By the early Nineties, AIDS and its impact had cast a shadow on the beauty industry.
This story first appeared in the June 15, 2012 issue of WWD. Subscribe Today.
“Several people in the industry had contracted AIDS, and few were doing anything about it,” recalls Frank Toskan, who cofounded MAC Cosmetics with Frank Angelo. “We couldn’t turn our head away from it. It was right in front of us.”
The pair brainstormed how to raise funds to fight the disease, and turned to their bestselling item — lipstick — for the answer. Thus was born Viva Glam. Every cent of the $14.50 selling price is donated to the MAC Aids Fund, which serves people affected by HIV and AIDS; today, the franchise consists of 10 products, the latest a bold pink lipstick and lip conditioner fronted by Nicki Minaj and Ricky Martin.
Toskan patterned the first Viva Glam lipstick after MAC’s most popular shade, Russian Red, and tapped an unlikely spokesperson to promote it: drag queen RuPaul. “I created the best color I possibly could,” says Toskan.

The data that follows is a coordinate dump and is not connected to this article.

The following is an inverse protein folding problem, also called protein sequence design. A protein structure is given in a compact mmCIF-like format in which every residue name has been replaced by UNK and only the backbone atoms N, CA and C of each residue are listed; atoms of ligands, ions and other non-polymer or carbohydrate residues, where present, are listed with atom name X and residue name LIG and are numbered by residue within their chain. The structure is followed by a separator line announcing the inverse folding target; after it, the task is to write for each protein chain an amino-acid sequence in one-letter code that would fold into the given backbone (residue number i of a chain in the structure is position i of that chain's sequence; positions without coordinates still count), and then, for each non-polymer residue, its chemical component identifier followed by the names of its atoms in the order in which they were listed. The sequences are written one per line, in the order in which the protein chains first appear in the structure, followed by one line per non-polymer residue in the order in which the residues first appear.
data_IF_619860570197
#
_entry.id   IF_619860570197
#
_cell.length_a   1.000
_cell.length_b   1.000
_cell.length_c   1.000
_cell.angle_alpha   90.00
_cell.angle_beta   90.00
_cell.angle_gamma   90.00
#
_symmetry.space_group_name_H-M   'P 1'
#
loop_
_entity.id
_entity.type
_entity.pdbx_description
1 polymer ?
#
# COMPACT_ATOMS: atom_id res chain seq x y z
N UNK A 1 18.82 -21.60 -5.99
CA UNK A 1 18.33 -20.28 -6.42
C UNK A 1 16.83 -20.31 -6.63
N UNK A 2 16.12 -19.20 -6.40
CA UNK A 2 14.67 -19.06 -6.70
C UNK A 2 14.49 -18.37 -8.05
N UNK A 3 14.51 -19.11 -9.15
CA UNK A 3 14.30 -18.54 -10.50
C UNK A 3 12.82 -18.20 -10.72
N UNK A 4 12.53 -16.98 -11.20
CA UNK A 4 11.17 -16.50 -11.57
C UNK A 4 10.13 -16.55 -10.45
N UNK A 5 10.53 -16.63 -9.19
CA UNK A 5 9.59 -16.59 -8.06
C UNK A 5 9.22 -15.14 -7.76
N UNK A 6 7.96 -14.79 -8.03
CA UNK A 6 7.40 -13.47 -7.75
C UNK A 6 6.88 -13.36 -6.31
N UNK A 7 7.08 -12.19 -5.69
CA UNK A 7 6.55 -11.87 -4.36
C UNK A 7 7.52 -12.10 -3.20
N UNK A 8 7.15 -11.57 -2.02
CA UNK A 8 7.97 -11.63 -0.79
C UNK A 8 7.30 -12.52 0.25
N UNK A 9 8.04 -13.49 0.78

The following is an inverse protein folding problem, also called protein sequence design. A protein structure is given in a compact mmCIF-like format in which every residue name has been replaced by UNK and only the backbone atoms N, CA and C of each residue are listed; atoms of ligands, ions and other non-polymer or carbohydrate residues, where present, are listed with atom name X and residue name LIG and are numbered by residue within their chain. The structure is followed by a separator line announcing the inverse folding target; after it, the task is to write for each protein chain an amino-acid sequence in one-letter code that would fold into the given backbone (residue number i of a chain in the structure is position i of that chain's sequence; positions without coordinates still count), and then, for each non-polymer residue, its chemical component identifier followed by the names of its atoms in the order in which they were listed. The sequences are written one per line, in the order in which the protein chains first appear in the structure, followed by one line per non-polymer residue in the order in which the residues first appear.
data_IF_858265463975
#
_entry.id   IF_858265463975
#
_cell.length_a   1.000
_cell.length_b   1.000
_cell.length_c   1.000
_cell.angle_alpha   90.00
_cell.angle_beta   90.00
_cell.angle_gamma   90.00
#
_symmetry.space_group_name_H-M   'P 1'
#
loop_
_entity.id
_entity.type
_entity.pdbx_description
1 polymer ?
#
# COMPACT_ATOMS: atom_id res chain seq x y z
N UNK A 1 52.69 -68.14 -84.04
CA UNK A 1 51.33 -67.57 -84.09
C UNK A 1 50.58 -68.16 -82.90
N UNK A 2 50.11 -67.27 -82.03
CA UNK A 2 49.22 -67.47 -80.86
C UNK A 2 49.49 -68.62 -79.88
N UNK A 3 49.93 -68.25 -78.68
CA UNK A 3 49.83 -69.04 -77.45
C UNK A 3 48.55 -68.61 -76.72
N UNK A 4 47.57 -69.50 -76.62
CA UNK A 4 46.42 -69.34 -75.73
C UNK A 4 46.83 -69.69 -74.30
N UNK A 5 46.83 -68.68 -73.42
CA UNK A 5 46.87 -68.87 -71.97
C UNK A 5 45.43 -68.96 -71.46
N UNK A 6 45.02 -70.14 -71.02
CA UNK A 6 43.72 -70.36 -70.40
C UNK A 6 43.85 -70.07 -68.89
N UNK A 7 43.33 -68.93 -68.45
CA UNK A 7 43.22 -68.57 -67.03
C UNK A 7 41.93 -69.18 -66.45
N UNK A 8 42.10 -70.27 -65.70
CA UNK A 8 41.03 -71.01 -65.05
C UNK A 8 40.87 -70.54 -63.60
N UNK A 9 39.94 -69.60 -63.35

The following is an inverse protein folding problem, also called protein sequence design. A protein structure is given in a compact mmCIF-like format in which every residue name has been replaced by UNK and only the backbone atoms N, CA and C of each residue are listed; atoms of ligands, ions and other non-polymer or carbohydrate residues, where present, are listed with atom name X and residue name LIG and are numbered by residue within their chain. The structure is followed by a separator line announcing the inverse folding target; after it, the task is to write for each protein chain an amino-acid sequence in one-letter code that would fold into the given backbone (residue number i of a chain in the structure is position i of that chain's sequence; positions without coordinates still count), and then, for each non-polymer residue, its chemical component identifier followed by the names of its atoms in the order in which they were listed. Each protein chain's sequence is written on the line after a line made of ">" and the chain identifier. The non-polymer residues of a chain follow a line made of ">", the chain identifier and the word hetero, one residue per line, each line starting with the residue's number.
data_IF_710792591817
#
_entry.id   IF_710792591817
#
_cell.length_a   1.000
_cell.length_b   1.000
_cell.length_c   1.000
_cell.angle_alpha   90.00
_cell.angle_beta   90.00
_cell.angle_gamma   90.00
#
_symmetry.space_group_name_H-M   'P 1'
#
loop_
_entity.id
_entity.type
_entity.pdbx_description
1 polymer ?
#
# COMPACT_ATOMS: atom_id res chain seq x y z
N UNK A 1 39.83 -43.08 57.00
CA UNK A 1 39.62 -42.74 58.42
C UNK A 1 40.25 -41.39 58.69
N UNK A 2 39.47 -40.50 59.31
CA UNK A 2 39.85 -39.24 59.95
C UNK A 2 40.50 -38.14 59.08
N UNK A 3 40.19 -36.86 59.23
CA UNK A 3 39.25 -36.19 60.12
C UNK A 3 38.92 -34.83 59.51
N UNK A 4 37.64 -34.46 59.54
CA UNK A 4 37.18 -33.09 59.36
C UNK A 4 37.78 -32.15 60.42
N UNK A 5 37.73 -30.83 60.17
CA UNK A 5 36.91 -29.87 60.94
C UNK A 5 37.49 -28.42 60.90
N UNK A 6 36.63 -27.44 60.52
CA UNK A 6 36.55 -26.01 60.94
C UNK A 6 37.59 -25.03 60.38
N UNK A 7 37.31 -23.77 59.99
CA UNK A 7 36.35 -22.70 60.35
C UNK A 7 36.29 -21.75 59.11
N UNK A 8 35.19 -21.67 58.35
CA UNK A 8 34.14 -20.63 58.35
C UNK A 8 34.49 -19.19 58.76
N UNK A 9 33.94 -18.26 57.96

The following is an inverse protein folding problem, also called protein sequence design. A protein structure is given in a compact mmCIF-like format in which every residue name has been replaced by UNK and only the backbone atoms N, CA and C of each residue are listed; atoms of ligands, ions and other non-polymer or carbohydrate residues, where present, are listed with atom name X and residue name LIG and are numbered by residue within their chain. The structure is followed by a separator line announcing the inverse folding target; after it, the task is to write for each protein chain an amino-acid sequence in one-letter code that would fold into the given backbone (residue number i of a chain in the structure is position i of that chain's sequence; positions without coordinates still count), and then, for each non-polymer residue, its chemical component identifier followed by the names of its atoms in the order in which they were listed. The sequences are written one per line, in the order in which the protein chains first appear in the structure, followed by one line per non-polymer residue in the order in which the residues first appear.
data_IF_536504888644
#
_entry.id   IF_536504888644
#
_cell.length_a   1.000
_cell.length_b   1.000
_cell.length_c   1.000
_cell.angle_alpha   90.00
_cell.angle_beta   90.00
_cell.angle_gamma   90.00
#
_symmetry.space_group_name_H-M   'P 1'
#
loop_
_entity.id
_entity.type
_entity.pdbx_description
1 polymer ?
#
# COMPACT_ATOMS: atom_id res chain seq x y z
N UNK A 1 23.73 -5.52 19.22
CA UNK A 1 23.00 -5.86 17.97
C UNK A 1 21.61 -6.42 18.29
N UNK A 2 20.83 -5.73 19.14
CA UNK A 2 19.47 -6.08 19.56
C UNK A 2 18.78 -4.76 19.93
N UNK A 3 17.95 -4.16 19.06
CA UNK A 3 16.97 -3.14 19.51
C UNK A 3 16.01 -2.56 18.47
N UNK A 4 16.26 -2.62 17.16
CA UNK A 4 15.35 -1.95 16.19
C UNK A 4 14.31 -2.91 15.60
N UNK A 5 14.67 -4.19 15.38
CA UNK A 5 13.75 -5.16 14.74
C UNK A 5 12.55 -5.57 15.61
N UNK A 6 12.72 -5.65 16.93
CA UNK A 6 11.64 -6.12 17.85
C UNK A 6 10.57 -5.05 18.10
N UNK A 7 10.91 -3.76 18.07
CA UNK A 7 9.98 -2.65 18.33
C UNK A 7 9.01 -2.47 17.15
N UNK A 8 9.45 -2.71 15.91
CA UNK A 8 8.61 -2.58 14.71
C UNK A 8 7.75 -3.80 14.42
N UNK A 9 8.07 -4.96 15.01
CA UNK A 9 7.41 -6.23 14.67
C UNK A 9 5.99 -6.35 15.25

But the concept wasn’t wholeheartedly embraced by all, at first. Some of MAC’s retail partners were leery of linking their nameplates with AIDS. Plus, MAC demanded retailers forgo their share of the profit on Viva Glam lipsticks. “We said to them, ‘You have to take what we offer, otherwise you strip us down and we no longer have a conscience,’” says Toskan. “Sometimes you just have to take a stand.”
That stand has since grown into a movement — continued today by MAC’s parent company, the Estée Lauder Cos. — that has generated nearly $250 million.
“I never dreamed that it would be so successful. It gives me faith,” says Toskan. “I learned that people are naturally willing to help. They just may need someone to nudge them once in awhile.”